A Bunch of Evening Events and A Hill of Beans

Mon­day: STC
I’ve already been to the offices of ActiveS­tate half a dozen times. The Ruby on Rails, Van­Tech and oth­er groups meet there, and it’s a great loca­tion — cen­tral­ly sit­u­at­ed on Granville street, a block away from the Sky­train sta­tion down­town. It takes all of 15 or 20 min­utes to get there, depend­ing on how long I wait for the bus. So tonight, Pam and I both attend­ed a meet­ing there, this time a joint one for STC (which Pam is already very active in) and a group I had not heard of yet, the HTCE (Hi-Tech Com­mu­ni­ca­tors’ Exchange). The meet­ing top­ic was ‘Online Influ­ence: What Blogs Mean to Your Busi­ness’ and was giv­en by Susan­nah Gard­ner of Hop­stu­dios . She gave a great talk about Blog­ging for Busi­ness and how to use this new com­mu­ni­ca­tions medi­um as a busi­ness for mar­ket­ing, cus­tomer engage­ment and oth­er stuff that blogs do so well, if you are will­ing to give up a lit­tle con­trol. Most mem­o­rable quote of the evening from Susie (as I think she’s known around here): “I was in Sin­ga­pore, and they asked me what gov­ern­ment min­istry was in charge of blog­ging.” Yikes.

Wednes­day: The Van­cou­ver Art Gallery

We took advan­tage of a free entry to the Picas­so exhib­it at the VAG (sor­ry if this page shows as a big blank. It seems to be bro­ken at the time I’m writ­ing this.) as part of an evening spon­sored by sev­er­al Trav­el Agen­cies, who showed up with moun­tains of trav­el brochure. It was jammed with peo­ple, who lined up for food and wine (bad BC Vine­gary stuff, I’m afraid). We had a brief taste and then went straight to the exhibit.

The exhib­it was pret­ty good — most­ly draw­ings, par­tic­u­lar­ly from the 20s and 30s. It’s always amaz­ing how large Picas­so’s out­put was; he must have cranked out these draw­ings at 3 or 4 a day, and some are quite intri­cate. Some nice stud­ies for Guer­ni­ca, as well as many pieces that remind­ed us of work we’d seen at the Picas­so Muse­um in Antibes this summer.

We did stay for one pre­sen­ta­tion, an old­er cou­ple where were adver­tis­ing their Culi­nary ‘tour’ of Spain. They had an old mill in Mala­ga that was con­vert­ed for tourists to come stay and learn Span­ish cui­sine as well as paint­ing. After a few min­utes, it was pret­ty clear that this was not for us. The Eng­lish cou­ple were very sweet but also very flakey. They claimed that some­one had made off with their pre­sen­ta­tion DVD, so they showed anoth­er, which was a slideshow of the inn. They bragged about how old the place was. I’m sure that it was prob­a­bly a very pret­ty place, but supreme­ly uncom­fort­able, and the Eng­lish like both of those things, par­tic­u­lar­ly when they occur simul­ta­ne­ous­ly. Any­way, we know for sure what culi­nary tour we won’t be taking.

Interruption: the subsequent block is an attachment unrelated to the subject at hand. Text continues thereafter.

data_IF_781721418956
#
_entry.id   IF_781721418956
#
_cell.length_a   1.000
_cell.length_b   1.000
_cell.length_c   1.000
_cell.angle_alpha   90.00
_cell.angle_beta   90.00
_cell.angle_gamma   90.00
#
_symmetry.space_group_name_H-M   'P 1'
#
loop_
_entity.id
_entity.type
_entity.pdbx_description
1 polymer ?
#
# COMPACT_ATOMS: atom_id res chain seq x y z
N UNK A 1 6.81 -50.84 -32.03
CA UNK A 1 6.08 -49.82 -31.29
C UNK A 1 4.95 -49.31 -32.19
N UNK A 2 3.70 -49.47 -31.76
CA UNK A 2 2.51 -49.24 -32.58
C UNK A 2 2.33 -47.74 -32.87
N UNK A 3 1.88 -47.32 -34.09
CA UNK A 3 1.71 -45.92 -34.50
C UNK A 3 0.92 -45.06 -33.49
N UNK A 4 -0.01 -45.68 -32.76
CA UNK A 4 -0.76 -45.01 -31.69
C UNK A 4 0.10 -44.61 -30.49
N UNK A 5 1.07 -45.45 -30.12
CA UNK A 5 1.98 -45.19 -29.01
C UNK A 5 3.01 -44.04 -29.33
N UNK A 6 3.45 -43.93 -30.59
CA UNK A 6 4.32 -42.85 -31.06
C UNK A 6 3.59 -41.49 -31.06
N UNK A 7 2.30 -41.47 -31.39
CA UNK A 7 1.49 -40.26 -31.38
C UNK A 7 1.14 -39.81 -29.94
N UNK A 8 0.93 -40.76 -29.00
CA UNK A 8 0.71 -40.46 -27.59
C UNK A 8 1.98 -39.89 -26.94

Tonight: The Van­cou­ver Blog­ger Meetup
I sus­pect that this will be the last time this takes place at Steam­works. It’s cen­tral­ly locat­ed, but kind of expen­sive, and you real­ly are part­ly pay­ing for the pret­ty view (the Bur­rard Inlet, with ships, Seabus, Sea­planes land­ing and tak­ing off, etc.), which we nev­er see because we’re there at night and down­stairs in the base­ment of the brew­ery. It’s all also kind of noisy. Even Heather and Jamie (film­go­er­juan) say they’re not com­ing because nei­ther of them like the venue. So, the next venue will require a vote, or at least an agree­ment by some of the peo­ple. Hope­ful­ly, things will revive after the move, as these mee­tups seem to be get­ting a lit­tle less atten­dance each month.

The Cas­soulet is Here!
About a month ago we signed up with the sausage ven­dor at Granville Pub­lic Mar­ket for some Cas­soulet as part of their annu­al fes­ti­val of this dish. As Wikipedia says:

Cas­soulet is a rich slow-cooked bean stew or casse­role orig­i­nat­ing in the south­west of France, con­tain­ing meat (typ­i­cal­ly pork sausages, mut­ton, or goose), and white hari­cot beans.
Numer­ous region­al vari­a­tions exist, the most notable being from Castel­naudary, the self-pro­claimed “Cap­i­tal of Cas­soulet,” where the casse­role con­tains only beans, pork and the local sausages, from Car­cas­sonne, or from Toulouse, where, if it is not cooked with spicy Toulouse sausage and con­fit d’oie, it is not a tra­di­tion­al cas­soulet Toulou­sain.

All the recipes I’ve seen for Cas­soulet seem to be mul­ti-day affairs involv­ing lots of dif­fi­cult-to-get ingre­di­ents if you’re not on a French Farm and have a wood-fired oven. I remem­ber hav­ing it when I vis­it­ed my Grand­par­ents and I dragged them (my Grand­fa­ther in par­tic­u­lar) to a French Restau­rant in Philadel­phia called The Gar­den (which appears to be long-gone, sad­ly). I dis­tinct­ly remem­ber the meaty and rich-tast­ing bean casse­role and have not had it many times in the inter­ven­ing years. The dif­fi­cul­ty of prepar­ing the dish, along with the rise of lighter French fare has seen a decline of Cas­soulet on menus out­side of Languedoc.
So we picked up our Cas­soulet today (we were num­ber 13 on the list, bien sur), along with some Duck con­fit and Duck sausage that goes on top of it when serv­ing. For­tu­nate­ly, my par­ents brought some red wine and good French bread is near­by, so we are all set for a great high-class bean feast.